When Frank Myers-Boggs returned to America after studying art at the École des Beaux-Arts Paris, he was excited to share the fresh new painting techniques he had learnt.
Frank was mixing in the world of revolutionary artists Claude Monet, Alfred Sisley and Eugene Boudin, who influenced him but he was developing his own style. He favoured dark, neutral colours; greys, browns and blues. His sensitive landscapes of rain drenched streets and misty seas were painted using limited tones, highlighting the quiet atmosphere he so admired.
Frank was not alone in appreciating this softer side of nature and ‘Tonalism’ has found a small place in art history.
Obsessed with the subtle changes in colour of seas and skies, he frequently travelled to Normandy to study and paint along the coast. Normandy proved a fine source of mist and rain. Frank restlessly changed his lodgings, renting a series of rooms in fishing villages and small towns to be close to the subject of his many paintings.
He was due to travel home, what would America think of his art?
Born for art not business
Frank was born in Springfield Ohio on 5 December 1855, moving with his family to New York as a child. His father was in publishing and the family lived comfortably. Frank was sensitive and creative; he would not be following his father into business.
A gifted draughtsman, at 17 Frank was employed as an illustrator creating wood engravings for Harpers magazine. He was drawn to the theatre and after working as a set painter at Niblo’s Garden Theatre with French scenery-painter M. Vauglin, he determined to study in Paris and left America in 1876. However in Paris Frank was unable to secure an apprenticeship, so he enrolled at the Ecole des Beaux-Arts, and studied figure painting under renowned painting master Jean-Léon Gérôme.
First failure for Frank
Despite many months of hard work it was clear to the master that Frank would never excel at figure painting. He encouraged the young student to paint landscapes directly outdoors, en plien air, so in 1877 Frank gathered up his paints and headed for Dieppe on the north Normandy coast. Away from the noise and dirt of Paris Frank thrived. The fresh air, mercurial sea and daily drama of the fishing fleet enthralled him.
He painted, and he painted well. Frank returned to Dieppe for three years in a row then explored the more remote coastal villages of Normandy and Brittany ‘where he sometimes lived for weeks on nothing but pears and bread’. Each summer, painting in all weathers, Frank’s skill as a marine artist improved and Paris galleries began to enthusiastically promote his work.
Increasingly confident, Frank’s townscapes also shone and in 1880 his first painting to be chosen for exhibition at the Paris Salon was of church at Nemours.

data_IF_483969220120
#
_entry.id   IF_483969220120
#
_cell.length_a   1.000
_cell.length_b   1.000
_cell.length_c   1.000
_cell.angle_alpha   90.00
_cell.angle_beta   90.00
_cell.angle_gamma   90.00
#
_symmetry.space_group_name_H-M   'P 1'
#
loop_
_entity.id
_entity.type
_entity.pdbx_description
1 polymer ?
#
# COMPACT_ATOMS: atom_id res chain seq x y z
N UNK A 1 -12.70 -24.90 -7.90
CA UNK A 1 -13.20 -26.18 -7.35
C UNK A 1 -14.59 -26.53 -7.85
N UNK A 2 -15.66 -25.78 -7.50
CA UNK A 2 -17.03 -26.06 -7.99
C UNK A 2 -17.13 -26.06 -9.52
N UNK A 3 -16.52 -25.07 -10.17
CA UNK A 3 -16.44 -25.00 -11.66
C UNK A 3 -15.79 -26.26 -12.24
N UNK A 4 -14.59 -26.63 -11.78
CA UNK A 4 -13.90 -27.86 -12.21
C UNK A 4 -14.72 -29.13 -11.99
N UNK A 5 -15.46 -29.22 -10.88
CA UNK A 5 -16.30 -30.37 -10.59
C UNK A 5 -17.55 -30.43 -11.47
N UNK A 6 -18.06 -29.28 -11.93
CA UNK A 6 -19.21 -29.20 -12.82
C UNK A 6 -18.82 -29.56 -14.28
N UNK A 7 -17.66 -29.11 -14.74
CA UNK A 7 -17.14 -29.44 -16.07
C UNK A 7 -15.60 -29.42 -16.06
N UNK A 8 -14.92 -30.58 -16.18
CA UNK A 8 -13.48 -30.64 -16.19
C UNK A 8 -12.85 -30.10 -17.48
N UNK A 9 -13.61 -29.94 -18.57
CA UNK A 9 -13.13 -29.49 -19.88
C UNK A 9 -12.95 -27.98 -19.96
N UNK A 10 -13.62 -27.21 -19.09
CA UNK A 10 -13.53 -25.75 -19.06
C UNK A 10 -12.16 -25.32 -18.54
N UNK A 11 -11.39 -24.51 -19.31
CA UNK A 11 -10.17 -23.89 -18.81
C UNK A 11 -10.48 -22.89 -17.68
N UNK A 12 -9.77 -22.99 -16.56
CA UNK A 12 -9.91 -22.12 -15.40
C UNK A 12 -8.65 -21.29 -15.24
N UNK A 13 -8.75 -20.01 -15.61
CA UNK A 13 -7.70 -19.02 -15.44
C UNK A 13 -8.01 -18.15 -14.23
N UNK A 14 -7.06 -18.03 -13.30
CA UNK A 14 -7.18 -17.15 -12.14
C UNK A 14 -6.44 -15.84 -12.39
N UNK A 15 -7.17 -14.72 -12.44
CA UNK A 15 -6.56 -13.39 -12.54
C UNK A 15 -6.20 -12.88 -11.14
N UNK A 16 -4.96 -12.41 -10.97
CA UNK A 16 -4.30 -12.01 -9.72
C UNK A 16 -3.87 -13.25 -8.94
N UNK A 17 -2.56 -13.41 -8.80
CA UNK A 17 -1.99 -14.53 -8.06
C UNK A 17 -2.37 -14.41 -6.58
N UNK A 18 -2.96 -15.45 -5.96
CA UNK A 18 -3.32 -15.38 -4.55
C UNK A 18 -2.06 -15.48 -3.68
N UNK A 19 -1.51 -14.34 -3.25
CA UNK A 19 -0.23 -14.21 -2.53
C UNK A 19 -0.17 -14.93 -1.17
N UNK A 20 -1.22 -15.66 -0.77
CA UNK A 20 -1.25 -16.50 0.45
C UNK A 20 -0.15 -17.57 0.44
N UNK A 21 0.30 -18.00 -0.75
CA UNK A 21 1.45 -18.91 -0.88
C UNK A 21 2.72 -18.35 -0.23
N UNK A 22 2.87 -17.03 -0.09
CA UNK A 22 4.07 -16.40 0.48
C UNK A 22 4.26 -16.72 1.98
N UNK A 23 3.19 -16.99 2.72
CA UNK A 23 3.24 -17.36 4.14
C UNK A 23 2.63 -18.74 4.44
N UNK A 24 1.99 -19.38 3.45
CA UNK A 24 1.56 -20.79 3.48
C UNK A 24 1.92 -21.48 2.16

The following year two Dieppe scenes won approval from the Salon and aglow with this success, Frank traveled back to his home country. There he discovered the brave new world of America in the late 19th century was going in a different direction. Unimpressed by the wild ideas the young American artist bought over from Europe, his work was not well received. Reports suggest the National Academy of Design refused to display his paintings. Frank would not change his style to please their narrow minds and quickly traveled back to Paris, his ties to America increasingly tenuous.
In just a few months Frank would be celebrating remarkable success. Two of his paintings, ‘La Place Saint Germain, Paris’ and ‘Le Port d’Isigny (Calvados)’ were chosen for display at the Paris Salon of 1883. Both created a sensation and were snapped up the French government to be displayed at the Musée du Luxembourg, a major public Paris art gallery. This was a rare accolade for any artist, more so for foreigner not yet 30, but Frank had the gift of painting Paris, and France, as it liked to see itself.
His achievement was noticed in America where the New York Herald announced that “America has distinguished itself by this purchase”…
The artist traveler
That year Frank exhibited and painted in London, enjoying the restrained colours of the river Thames and the subdued greys of the city. Perhaps because the English are so familiar with rain they understood his muted colour palette and his work sold very well.
A description of Frank survives from this time in an interview with Art Amateur magazine in 1884:
“..a tall, slender, loose-limbed, nervous American, bright-eyed, meagrely bearded, and a constant wearer of spectacles. He is in his thirtieth year; he hails from Springfield, Ohio; he has very considerable talent; he is more or less unknown in his native country, and in France the State does him the honour of buying his pictures.”
For reasons unrecorded, in 1884 Boggs gave up his apartment in Paris and left for New York, only to return a month later. He would not live in America again. He returned to travelling across Europe, notably Holland, Venice and on to North Africa. Many paintings have been lost from these travels as he would exchange them for board and lodgings.